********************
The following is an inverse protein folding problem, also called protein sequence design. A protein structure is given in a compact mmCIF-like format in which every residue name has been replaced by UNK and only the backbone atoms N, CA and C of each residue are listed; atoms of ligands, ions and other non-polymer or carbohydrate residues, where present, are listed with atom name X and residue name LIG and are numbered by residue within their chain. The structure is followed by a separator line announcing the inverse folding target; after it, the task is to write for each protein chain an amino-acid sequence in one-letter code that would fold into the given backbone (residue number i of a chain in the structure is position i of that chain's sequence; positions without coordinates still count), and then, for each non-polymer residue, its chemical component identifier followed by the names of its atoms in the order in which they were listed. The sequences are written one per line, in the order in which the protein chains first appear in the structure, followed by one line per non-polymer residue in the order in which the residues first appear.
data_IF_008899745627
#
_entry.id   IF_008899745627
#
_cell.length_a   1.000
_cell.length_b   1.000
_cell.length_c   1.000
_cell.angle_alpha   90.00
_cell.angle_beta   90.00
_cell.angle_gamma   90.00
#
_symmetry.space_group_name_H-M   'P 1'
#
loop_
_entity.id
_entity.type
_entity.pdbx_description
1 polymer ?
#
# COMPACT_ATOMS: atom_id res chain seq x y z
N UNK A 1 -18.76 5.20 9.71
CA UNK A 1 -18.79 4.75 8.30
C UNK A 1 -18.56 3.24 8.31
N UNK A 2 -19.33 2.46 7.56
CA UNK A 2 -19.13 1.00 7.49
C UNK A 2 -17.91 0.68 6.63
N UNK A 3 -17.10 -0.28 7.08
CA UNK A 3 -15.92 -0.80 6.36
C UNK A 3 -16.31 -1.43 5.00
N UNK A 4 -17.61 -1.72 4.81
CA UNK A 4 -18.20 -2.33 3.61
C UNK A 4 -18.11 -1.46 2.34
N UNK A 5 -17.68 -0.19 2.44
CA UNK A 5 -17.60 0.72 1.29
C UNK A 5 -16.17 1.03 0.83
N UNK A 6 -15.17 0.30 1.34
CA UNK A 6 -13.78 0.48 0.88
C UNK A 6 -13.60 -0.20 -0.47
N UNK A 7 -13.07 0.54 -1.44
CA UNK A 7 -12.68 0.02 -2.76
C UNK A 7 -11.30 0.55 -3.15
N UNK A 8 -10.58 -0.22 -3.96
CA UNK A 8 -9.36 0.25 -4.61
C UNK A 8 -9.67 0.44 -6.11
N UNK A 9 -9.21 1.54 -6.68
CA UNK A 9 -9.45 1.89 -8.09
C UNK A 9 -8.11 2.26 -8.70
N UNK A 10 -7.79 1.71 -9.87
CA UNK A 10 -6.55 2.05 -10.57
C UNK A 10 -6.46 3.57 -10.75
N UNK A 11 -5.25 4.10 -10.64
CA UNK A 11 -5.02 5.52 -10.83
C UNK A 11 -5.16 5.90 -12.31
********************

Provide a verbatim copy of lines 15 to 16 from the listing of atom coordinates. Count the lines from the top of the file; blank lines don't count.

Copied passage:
loop_
_entity.id